Happy Pi Day -- date formats


Happy Pi Day to those of us in the US (and maybe some in Canada).

According to wikipedia the US is mostly alone in its use of MDY date format. So while we can celebrate Pi Day those using DMY date format can celebrate 'e Day' (27/1). A belated Happy e Day to you!

To make this a non-OT topic, I noticed that China, Japan and Korea use YMD format but I've never seen that on an HP calculator. (I'm not sure that I've ever used any non-HP calculator that allowed for date entries in the YMD format.) Considering that almost all calculators are made in this region of the world I find this remarkable. Do calculators that are made to sell in China, Japan and Korea have YMD as date formats?


Edited: 14 Mar 2011, 12:13 p.m.


I haven't seen any that use the YMD format, but I sure would like one. If nothing else, the YMD format makes sorting dates a lot easier.


I spoke too soon. After I changed the batteries in one of my calculators, I noticed it did have a YMD option. It's the 84Plus Silver Edition from that company in Texas. Their 89Titanium also has that option.


I can't answer your question, but have one of my own: For both formats, YMD and DMY, I can come up with a more or less logical explanation. YMD is going from big to small, logically followed by HMS. DMY is presenting the most needed information for every day use first; while you will most certainly remember the year and month you're currently in, the number of the day might escape your attention the easiest and therefor is the most crucial to be noted.

Is there any logic behind MDY? What pupose does this format serve?


Is there any logic behind MDY? What pupose does this format serve?

That matches the way we (at least in the US) talk. If somebody asked me when I was born, I would most likely answer that "I was born on February 17, 1946."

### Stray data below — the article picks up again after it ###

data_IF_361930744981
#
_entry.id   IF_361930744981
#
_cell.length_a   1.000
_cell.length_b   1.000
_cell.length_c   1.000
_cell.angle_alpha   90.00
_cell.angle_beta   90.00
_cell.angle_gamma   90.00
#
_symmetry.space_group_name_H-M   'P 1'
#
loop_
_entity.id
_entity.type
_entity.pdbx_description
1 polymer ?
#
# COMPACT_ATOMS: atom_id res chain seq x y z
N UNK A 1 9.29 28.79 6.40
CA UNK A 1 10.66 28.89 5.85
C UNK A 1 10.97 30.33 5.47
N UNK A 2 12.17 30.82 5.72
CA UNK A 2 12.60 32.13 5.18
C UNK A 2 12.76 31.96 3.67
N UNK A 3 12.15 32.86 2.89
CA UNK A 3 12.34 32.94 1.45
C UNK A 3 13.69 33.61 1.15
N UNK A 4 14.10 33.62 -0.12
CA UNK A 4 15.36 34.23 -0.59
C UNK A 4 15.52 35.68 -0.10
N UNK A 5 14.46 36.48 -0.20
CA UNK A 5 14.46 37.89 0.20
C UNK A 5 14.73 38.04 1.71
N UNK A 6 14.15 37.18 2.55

I would usually say "Today is March 14th" although I might also say "Today is the 14th of March."

What does someone in Europe say? "I was born (on?) 17 February, 1946"? Perhaps: from my rusty French recollections, I might well say "Je suis ne le dix-sept fevrier, 1946." (Please excuse any missing accents!)


I think you have it right. I do believe Europeans say the day first, then month, just as we in the U.S. do the opposite.


I think you have it right. I do believe Europeans say the day first, then month, just as we in the U.S. do the opposite.


"Remember, remember the fifth of November [...]" ;-)

It could have changed to "November the fith" and finally, to save time, "November fifth".

In Germany, it is valid grammar to put it the other way round: "Fu"nfter November".


Which reminds me of this little gem:

Q: Who is the only man to enter Parliament with good intentions?

A: Guy Fawkes

True then and still true now :-(

- Pauli


And on the periphery of calculator display discussions, who chose the bizarre format of the HP 49/50 TIME and DATE display at the top of LCD?

An example of 49/50 format is: "17:21 MAR:14"

There's no SECOND or YEAR information, the MONTH is non-numeric, and a very non-standard ":" is used to separate month from day.

The earlier format used on the 48 series is much better: "03/14/11 17:21:42"

Even if there is not enough space for the 49/50 LCD to accomodate all the information in the 48 series format, even "03/14 17:21" would be far better than what the 49/50 series uses.

I kept hoping over the years the one of the 49/50 firmware updates would correct the error of using an ALPHA month label and a colon as month-day delineator.


I am running Meta Kernel on my HP-48GX, and it is interesting to see that it also uses the less desirable 49/50 style of date and time display. I suppose that there is a certain consistency there.


YMD format is actually ISO standard (http://en.wikipedia.org/wiki/ISO_8601) and is used all across the world (especially with IT, military and government). It is also national standard in many countries, including many European. Due to spread of computers, it is becoming more and more popular.


No more Pi days, then. Anywhere.


If you allow 9 instead of 09, then Sept 26 in the year 31415 qualifies!


Well, things are not so bad for us geeks. Computers mainly speak binary, so "Binary Pi days" happen!

When is the nearest one?


It becomes 03-14 instead of 03/14, in ISO 8601. Still same MD order, just Y moves in front.

Any other format is middle-endian, which makes no sense, IMO. (Even the European DMY standard - because with two digit day and month, and a four digit year, here are the numbers in order of significance:


That is, it's most important that you get the millenium right, so on, so on.

In DMY, you get something like this:



At least it's not as middle-endian as MDY:


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